Child Custody & Support FAQ

The attorneys at Kowalski, Wilson & Vang, LLC understand that nothing is more important than your children. We take pride in our ability to help parents protect their parental rights and the best interests of their children. We look forward to helping you find child custody and child support solutions that work for you and your children. Call 608-709-5000 to schedule a free initial consultation with our proven family law attorneys.

Will I get full custody?

Joint legal custody is the strong default in Wisconsin. Joint custody means that both parents collaborate to make decisions about the child’s health, education, and upbringing while sharing time with the child. If one parent cannot provide safe care or make good judgments, sole custody may be awarded to the other parent. Learn more.

Will I get equal placement or visitation?

Physical placement refers to the actual time that each parent spends with a child. Unlike the presumption for joint custody, there is no presumption of any specific schedule or percentage of time sharing. Most parents actually agree on a schedule. If they cannot, a decision will be made in the child’s best interests, based on several factors. A guardian ad litem (a lawyer for the child’s interests) and perhaps a social worker will likely be appointed to give an opinion on the best arrangement for the child.

How much child support will be paid?

Child support is calculated based on the number of children, the allocation of the children’s time between the parents, and each parent’s gross income. This information is entered into a formula that indicates the support amount. It is not always easy to accurately figure each parent’s income. The attorneys at Kowalski, Wilson & Vang, LLC have handled hundreds of cases involving unusual income calculations, including stock options, business income, dividends, bonuses, etc. We account for all available income to ensure that children receive the support they deserve. Learn more.

How do I prove paternity?

When a child is born to unmarried parents, the mother automatically has sole custodial rights. A father must prove that he is biological father to obtain similar rights. This is usually done through a DNA test. Once paternity is established with a court judgment, the child’s legal custody, placement, and child support can be ordered. Learn more.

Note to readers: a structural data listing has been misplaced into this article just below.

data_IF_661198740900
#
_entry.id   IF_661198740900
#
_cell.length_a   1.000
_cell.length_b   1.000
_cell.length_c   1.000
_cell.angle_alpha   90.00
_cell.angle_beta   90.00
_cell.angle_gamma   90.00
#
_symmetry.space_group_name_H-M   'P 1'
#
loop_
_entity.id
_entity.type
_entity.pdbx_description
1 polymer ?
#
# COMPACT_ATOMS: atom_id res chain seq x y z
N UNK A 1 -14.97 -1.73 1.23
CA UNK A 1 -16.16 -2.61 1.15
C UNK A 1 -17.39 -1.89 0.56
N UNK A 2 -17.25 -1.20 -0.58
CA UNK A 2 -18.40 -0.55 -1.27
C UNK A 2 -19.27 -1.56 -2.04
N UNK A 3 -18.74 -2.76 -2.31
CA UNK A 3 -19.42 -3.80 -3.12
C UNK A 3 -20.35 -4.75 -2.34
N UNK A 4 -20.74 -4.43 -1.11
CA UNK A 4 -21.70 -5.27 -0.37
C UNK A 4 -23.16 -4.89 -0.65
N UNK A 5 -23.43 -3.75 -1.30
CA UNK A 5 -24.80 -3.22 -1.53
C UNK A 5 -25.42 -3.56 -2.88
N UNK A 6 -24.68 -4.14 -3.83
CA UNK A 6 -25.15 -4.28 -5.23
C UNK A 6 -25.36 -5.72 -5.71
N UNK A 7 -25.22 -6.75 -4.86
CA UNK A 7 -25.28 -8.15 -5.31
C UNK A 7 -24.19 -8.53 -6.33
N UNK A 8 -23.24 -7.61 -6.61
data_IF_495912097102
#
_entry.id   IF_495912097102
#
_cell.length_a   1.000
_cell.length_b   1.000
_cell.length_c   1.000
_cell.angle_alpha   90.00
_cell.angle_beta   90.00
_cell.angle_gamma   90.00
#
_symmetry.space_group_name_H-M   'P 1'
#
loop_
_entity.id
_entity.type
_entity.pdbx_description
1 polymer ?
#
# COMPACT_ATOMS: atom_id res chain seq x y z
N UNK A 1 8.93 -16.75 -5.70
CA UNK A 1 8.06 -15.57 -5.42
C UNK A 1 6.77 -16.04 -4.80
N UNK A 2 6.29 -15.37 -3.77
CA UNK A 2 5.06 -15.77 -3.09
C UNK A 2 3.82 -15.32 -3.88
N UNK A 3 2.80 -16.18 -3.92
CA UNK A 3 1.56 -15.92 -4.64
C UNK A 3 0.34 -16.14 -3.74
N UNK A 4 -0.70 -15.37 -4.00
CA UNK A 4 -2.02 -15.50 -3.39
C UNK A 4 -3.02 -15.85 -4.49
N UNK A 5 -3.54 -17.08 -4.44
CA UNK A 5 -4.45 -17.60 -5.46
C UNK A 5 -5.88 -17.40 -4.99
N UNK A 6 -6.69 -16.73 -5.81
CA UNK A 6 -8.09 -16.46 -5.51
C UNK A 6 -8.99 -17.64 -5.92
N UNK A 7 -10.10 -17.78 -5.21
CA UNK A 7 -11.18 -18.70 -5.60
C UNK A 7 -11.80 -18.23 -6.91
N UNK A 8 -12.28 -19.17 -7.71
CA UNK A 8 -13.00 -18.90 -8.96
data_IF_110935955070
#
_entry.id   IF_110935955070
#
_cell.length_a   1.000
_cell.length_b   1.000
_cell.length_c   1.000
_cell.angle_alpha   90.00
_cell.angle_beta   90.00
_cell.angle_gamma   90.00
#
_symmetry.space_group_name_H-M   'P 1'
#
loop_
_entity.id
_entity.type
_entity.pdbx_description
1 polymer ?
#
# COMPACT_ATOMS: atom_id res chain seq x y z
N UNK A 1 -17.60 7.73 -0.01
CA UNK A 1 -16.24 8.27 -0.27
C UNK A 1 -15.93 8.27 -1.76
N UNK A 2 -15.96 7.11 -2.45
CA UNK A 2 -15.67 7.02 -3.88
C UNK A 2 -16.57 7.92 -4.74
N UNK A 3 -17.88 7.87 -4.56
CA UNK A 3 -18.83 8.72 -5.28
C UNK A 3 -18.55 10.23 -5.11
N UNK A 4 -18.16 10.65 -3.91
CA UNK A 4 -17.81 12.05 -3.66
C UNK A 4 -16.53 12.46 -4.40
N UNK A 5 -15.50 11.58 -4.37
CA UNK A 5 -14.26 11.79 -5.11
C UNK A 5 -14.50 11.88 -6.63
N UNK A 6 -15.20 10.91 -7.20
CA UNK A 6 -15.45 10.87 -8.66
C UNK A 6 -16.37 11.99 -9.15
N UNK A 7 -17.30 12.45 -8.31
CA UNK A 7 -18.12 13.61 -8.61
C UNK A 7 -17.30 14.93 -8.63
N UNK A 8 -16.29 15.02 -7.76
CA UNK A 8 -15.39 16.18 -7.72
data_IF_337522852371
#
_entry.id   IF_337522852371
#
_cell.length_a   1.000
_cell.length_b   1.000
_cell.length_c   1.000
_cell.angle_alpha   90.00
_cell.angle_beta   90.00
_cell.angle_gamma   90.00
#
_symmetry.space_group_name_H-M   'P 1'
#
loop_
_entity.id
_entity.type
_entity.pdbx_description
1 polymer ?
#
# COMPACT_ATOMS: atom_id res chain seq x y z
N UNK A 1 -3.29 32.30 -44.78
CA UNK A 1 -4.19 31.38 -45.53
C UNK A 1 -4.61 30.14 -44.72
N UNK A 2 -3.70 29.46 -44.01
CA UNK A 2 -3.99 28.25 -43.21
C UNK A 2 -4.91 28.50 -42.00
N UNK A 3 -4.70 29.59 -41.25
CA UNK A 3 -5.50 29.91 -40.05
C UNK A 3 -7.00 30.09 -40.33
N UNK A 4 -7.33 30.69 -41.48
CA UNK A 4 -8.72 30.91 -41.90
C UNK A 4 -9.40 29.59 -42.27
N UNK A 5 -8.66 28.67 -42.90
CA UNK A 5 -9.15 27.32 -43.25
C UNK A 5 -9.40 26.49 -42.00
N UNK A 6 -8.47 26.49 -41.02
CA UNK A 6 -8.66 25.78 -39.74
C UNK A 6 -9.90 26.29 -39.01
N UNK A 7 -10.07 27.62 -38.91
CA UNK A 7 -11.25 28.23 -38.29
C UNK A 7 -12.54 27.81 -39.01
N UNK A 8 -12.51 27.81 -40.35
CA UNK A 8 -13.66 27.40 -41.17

Can I move out of state with my child?

It is possible, but in most cases requires agreement from the other parent or a court order. Specific laws state the notice requirements before a parent relocates with a child more than 100 miles from the other parent. Relocating is not a decision to take lightly. These are often the most difficult custody cases to resolve because the other parent does not often agree to the move, and often asks the judge to prevent the child’s relocation. Our attorneys have long experience representing both the parent wishing to move, and the parent objecting. Call to take advantage of our expertise in this very difficult area of child law.

What do I do if the other parent moved away with my child?

If the other parent moved more than 100 miles away from you, or out of state, with your child without your permission, you must act quickly. There are legal means to ask a judge to have your child returned, or to prevent the child from leaving in the first place. The longer the wait, however, the harder it can be to return the child to you. Relocation, and sometimes child abduction, can be a very scary time for a parent. If you experience this unfortunate situation, call us as soon as possible to protect your child an your parental rights. Learn more.

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We look forward to answering your questions and guiding you toward an outcome that works best for you and your children. Contact us today to schedule your free consultation.

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